7 May 2009, terribly early in the morning

After Forgetting Dad Shima and I went for gelatos, and then headed back to the Royal to watch Grandmother’s Flower. The filmmaker’s grandmother was married to a partisan during the Korean war. After the war, she and her family suffer much hardship because of their ties to the communists. The choices his grandmother and grandfather made during the war haunt the family for generations. The filmmaker looks at the lives of his extended family, and through interviews and narration we learn their story. Though the film is slow, it’s very interesting and poignant. Each family member we are introduced to touches on some aspect of suffering, longing, or separation. The filmmakers story is essentially the story of Korea. (I didn’t touch on this when I spoke about Joint Security Area, but what really makes that film standout in my mind is that it also touches on these issues, caused by the North/South divide.) Grandmother’s Flower is an excellent film, well worth watching.

Grandmother’s Flower on the Hotdocs 2009 website.

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Forgetting Dad

    7 May 2009, terribly early in the morning

Shima and I met Suzanne and Riadh, and the four of us watched Forgetting Dad. The filmmaker’s story is a compelling one: his father was involved in a car accident that cost him his memory; 16 years later his memory hasn’t returned — or has it? Interviews with family members and old footage give us glimpses of the father after his accident. Each family member has their own take on what’s happened, some believing his account of things, while others assuming he’s lying. All sorts of strange twists make the later case more reasonable, though who would fake amnesia for 16 years? It’s an interesting story, but I don’t know if I liked the way it was put together. There seemed to be far too much narration and melodramatic music. The music doesn’t really let up for the entire film. These points aside, it’s an interesting film, well worth seeing.

The official Forgetting Dad website.

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Colour of Blood / Aka Ana

    4 May 2009, evening time

Hotdocs 2009 gets off to an interesting start. We watched one and a half films tonight, starting with the short film Colour of Blood. The movie is a short set of interviews with various North Londoners who are obsessed with blood and pain — people who cut themselves, drink blood, etc. The final interview is with a lady who thinks she is a straight up vampire. It’s interesting, a bit creepy, and a little bit funny. An enjoyable prelude to the main attraction.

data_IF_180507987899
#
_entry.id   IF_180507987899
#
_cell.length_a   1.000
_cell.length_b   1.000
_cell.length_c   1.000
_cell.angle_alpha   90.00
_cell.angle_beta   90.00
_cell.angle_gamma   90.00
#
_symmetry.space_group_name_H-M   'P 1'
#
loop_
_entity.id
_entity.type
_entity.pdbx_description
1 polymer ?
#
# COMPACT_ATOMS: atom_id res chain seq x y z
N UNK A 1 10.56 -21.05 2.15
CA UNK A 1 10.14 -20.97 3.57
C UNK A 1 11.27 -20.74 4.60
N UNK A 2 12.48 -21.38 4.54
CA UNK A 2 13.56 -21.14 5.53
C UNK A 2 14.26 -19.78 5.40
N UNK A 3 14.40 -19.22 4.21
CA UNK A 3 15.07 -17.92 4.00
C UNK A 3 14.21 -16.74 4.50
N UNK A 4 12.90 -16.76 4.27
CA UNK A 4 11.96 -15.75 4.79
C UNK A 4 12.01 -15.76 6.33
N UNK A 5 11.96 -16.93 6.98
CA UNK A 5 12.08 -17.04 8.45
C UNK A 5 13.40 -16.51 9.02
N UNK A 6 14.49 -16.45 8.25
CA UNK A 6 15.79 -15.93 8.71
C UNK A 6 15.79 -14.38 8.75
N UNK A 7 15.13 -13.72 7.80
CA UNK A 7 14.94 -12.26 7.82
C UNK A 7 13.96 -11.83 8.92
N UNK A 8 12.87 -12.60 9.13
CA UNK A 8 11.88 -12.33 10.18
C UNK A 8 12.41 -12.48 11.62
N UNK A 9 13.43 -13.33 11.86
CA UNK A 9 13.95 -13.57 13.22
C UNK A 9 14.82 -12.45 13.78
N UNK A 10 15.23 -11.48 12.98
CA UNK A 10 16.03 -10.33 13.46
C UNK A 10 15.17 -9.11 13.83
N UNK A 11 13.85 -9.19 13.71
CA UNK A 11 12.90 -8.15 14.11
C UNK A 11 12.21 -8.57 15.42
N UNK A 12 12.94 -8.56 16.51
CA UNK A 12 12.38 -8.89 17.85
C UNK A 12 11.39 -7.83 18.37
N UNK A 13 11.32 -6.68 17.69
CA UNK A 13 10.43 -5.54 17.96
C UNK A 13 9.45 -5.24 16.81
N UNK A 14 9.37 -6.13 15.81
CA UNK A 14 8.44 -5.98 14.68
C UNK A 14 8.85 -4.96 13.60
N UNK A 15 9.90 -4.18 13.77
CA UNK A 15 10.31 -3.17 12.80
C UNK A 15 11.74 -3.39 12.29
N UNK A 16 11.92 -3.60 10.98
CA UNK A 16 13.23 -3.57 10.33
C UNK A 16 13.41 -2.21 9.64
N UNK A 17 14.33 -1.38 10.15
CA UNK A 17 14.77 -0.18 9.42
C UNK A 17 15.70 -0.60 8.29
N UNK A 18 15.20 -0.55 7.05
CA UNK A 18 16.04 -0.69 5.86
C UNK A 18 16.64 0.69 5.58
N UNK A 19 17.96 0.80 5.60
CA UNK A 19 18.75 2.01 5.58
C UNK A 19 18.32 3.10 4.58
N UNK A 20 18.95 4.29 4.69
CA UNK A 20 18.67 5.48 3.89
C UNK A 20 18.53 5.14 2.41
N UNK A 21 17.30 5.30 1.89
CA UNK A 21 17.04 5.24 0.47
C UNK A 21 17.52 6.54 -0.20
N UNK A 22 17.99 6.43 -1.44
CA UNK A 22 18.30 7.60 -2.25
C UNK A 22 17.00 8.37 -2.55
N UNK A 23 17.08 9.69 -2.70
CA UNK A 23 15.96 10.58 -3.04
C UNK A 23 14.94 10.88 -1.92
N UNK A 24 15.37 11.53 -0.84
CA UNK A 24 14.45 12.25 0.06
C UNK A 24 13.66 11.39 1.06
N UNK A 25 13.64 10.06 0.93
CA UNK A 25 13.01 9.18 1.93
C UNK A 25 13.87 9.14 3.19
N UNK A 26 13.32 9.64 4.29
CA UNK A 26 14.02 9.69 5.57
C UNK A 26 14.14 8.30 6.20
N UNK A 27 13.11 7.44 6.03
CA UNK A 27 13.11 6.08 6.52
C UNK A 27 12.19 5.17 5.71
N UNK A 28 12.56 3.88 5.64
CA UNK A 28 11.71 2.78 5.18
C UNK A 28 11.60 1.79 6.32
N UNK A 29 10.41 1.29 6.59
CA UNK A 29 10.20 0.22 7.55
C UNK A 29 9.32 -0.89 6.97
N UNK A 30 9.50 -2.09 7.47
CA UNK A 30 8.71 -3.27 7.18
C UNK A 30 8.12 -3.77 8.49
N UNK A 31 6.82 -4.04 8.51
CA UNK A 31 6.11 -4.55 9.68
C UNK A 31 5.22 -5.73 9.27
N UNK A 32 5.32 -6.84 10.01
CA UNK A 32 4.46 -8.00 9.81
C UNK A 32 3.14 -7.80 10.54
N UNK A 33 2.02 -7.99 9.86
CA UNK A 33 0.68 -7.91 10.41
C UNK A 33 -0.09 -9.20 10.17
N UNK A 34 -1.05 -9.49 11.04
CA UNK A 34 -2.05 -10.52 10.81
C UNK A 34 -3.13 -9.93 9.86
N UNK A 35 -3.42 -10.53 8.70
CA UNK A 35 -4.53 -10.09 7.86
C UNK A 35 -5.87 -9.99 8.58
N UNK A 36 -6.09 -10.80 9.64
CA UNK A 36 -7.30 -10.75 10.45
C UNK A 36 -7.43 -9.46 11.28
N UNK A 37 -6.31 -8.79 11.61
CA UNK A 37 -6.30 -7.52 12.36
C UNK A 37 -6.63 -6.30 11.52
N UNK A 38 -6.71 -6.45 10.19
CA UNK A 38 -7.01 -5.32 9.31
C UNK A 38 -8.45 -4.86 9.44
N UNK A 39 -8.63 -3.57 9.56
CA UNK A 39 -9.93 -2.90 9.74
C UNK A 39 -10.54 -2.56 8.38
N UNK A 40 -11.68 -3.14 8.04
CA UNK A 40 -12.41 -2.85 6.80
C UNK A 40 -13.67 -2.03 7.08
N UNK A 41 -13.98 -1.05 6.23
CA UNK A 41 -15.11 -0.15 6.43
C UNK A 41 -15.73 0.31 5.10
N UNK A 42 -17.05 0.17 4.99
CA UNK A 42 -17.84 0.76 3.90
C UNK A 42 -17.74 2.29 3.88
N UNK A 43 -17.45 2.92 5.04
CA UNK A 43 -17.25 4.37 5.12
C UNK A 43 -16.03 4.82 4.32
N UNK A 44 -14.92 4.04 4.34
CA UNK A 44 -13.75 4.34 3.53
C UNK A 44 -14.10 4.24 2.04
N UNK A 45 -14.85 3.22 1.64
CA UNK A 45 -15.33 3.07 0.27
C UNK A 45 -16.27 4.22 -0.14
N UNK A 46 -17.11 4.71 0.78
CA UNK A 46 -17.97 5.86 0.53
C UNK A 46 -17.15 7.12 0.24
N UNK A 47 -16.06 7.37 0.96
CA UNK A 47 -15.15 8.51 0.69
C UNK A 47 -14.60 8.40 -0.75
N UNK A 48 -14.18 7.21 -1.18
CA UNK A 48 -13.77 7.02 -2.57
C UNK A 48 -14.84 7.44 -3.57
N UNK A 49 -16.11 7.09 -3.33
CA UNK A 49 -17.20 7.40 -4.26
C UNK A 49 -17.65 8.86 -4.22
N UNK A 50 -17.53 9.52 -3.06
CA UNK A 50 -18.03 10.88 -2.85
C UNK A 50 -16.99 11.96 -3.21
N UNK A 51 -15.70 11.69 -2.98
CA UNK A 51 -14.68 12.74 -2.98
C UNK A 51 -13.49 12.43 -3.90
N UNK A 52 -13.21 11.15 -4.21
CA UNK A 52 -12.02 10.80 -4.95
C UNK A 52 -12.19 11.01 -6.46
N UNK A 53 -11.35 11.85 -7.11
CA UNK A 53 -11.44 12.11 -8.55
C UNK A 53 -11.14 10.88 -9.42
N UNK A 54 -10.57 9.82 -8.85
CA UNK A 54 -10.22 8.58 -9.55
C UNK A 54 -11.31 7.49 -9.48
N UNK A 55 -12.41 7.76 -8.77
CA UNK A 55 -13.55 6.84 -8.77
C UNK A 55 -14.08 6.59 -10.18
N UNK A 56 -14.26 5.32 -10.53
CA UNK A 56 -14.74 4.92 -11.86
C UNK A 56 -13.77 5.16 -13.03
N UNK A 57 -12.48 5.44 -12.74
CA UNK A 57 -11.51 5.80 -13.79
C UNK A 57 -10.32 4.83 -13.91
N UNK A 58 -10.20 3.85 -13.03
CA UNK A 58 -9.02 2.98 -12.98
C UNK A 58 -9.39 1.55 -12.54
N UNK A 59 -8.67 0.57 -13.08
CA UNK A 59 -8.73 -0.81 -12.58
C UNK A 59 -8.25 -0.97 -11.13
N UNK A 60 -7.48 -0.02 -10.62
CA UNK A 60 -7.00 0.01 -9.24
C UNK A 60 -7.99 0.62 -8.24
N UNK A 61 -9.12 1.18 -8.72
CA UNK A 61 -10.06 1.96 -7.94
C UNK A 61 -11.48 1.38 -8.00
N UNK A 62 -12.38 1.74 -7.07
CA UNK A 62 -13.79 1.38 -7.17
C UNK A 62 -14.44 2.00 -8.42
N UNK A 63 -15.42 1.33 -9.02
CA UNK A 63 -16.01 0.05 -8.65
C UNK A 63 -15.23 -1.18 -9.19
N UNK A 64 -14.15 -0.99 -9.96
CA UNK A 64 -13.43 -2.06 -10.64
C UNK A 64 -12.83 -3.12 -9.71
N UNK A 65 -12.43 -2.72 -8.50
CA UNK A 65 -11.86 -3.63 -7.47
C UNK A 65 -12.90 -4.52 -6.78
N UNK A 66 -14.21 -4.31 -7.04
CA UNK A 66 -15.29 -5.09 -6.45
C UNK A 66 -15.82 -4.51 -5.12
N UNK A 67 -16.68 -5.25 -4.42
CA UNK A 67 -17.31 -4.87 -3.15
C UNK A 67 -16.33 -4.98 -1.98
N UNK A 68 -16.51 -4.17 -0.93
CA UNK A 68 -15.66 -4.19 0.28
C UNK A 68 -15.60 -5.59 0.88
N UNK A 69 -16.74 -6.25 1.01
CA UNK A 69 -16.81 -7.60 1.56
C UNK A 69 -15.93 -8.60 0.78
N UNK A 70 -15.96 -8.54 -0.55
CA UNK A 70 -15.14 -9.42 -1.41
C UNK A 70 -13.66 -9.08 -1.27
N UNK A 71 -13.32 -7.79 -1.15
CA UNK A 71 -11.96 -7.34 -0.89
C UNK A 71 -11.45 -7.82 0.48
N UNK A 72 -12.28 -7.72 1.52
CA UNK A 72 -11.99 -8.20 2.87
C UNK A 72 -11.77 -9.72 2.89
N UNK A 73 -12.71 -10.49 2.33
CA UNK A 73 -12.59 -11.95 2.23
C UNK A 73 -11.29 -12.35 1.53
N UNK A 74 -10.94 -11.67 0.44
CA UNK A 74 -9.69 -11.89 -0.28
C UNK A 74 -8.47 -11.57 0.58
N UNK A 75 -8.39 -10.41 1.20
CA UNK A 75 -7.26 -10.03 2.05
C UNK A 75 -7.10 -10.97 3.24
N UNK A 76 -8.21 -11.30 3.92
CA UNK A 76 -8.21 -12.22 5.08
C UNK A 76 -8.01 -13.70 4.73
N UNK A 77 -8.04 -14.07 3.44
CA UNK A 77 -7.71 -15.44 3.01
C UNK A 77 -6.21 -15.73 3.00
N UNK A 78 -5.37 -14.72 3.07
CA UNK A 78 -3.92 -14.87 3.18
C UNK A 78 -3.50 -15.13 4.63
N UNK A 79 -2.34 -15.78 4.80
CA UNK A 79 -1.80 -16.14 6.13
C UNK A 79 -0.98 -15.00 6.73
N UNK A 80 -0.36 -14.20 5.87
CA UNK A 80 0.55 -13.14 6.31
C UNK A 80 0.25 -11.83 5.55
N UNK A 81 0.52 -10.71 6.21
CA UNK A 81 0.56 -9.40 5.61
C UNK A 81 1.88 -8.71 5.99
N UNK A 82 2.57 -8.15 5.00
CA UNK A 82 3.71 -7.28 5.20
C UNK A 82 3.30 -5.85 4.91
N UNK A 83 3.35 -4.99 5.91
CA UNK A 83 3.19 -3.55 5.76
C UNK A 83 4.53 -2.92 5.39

The second film of the night was Aka Ana. It’s a film by Antoine d’Agata, who is a photographer at Magnum. I expected some amount of nakedness, and maybe some sex, but this film was way more explicit than I thought it would be. Way more explicit. The idea for the movie is as follows: Ladies working in Japanese brothels talk about their experiences, while we watch them; very explicit raw sexual violent footage paired with their soft intimate narration. It’s crazy. We ended up leaving early, Shima didn’t want to watch yet another Japanese woman have sex. I suppose I can’t blame her. This is the sort of film you really need ample warning about before you walk in and watch it. And this is definitely the sort of film you feel awkward watching in a crowded cinema. Some things you can’t un-see. What a movie.

Aka Ana on the Hotdocs 2009 site.

Update: And thinking back, the lady who did the introduction for the film mentioned how this film probably wouldn’t be seen on the big screen anywhere else, and made other off hand remarks that should have clued us to the fact it was going to be a whole of lot sex and va-jay-jays.

Update: This review of Aka Ana is great.